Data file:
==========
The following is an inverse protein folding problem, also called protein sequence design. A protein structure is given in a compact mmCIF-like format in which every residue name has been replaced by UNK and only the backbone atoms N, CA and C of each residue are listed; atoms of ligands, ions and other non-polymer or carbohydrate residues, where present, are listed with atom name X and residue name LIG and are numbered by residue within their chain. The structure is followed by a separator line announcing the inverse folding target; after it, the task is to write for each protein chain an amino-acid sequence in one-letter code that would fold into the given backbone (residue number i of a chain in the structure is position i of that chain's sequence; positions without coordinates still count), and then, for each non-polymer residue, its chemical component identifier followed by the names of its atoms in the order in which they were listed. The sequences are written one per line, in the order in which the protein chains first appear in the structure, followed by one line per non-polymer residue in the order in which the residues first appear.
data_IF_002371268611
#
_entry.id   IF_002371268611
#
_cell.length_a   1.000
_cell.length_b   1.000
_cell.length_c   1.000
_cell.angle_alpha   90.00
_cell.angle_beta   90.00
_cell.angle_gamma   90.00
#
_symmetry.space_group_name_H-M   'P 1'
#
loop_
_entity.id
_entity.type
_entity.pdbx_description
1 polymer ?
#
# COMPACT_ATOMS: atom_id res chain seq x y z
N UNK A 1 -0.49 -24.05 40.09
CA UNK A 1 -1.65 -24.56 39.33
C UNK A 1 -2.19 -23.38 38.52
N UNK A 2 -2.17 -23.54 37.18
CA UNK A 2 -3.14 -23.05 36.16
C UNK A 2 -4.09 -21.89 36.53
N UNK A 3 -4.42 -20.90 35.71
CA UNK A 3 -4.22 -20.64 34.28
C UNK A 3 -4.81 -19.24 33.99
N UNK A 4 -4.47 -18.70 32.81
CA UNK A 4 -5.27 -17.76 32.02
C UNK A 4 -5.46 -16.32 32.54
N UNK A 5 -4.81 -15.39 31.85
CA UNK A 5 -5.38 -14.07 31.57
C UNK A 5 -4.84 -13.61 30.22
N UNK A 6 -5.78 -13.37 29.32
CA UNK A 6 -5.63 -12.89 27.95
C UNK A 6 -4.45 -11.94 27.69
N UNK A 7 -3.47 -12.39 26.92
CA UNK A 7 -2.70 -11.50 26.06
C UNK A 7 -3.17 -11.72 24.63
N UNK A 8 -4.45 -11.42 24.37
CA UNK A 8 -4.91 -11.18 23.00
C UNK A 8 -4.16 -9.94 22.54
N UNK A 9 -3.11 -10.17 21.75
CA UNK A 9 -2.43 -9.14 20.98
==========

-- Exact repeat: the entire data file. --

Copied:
The following is an inverse protein folding problem, also called protein sequence design. A protein structure is given in a compact mmCIF-like format in which every residue name has been replaced by UNK and only the backbone atoms N, CA and C of each residue are listed; atoms of ligands, ions and other non-polymer or carbohydrate residues, where present, are listed with atom name X and residue name LIG and are numbered by residue within their chain. The structure is followed by a separator line announcing the inverse folding target; after it, the task is to write for each protein chain an amino-acid sequence in one-letter code that would fold into the given backbone (residue number i of a chain in the structure is position i of that chain's sequence; positions without coordinates still count), and then, for each non-polymer residue, its chemical component identifier followed by the names of its atoms in the order in which they were listed. The sequences are written one per line, in the order in which the protein chains first appear in the structure, followed by one line per non-polymer residue in the order in which the residues first appear.
data_IF_002371268611
#
_entry.id   IF_002371268611
#
_cell.length_a   1.000
_cell.length_b   1.000
_cell.length_c   1.000
_cell.angle_alpha   90.00
_cell.angle_beta   90.00
_cell.angle_gamma   90.00
#
_symmetry.space_group_name_H-M   'P 1'
#
loop_
_entity.id
_entity.type
_entity.pdbx_description
1 polymer ?
#
# COMPACT_ATOMS: atom_id res chain seq x y z
N UNK A 1 -0.49 -24.05 40.09
CA UNK A 1 -1.65 -24.56 39.33
C UNK A 1 -2.19 -23.38 38.52
N UNK A 2 -2.17 -23.54 37.18
CA UNK A 2 -3.14 -23.05 36.16
C UNK A 2 -4.09 -21.89 36.53
N UNK A 3 -4.42 -20.90 35.71
CA UNK A 3 -4.22 -20.64 34.28
C UNK A 3 -4.81 -19.24 33.99
N UNK A 4 -4.47 -18.70 32.81
CA UNK A 4 -5.27 -17.76 32.02
C UNK A 4 -5.46 -16.32 32.54
N UNK A 5 -4.81 -15.39 31.85
CA UNK A 5 -5.38 -14.07 31.57
C UNK A 5 -4.84 -13.61 30.22
N UNK A 6 -5.78 -13.37 29.32
CA UNK A 6 -5.63 -12.89 27.95
C UNK A 6 -4.45 -11.94 27.69
N UNK A 7 -3.47 -12.39 26.92
CA UNK A 7 -2.70 -11.50 26.06
C UNK A 7 -3.17 -11.72 24.63
N UNK A 8 -4.45 -11.42 24.37
CA UNK A 8 -4.91 -11.18 23.00
C UNK A 8 -4.16 -9.94 22.54
N UNK A 9 -3.11 -10.17 21.75
CA UNK A 9 -2.43 -9.14 20.98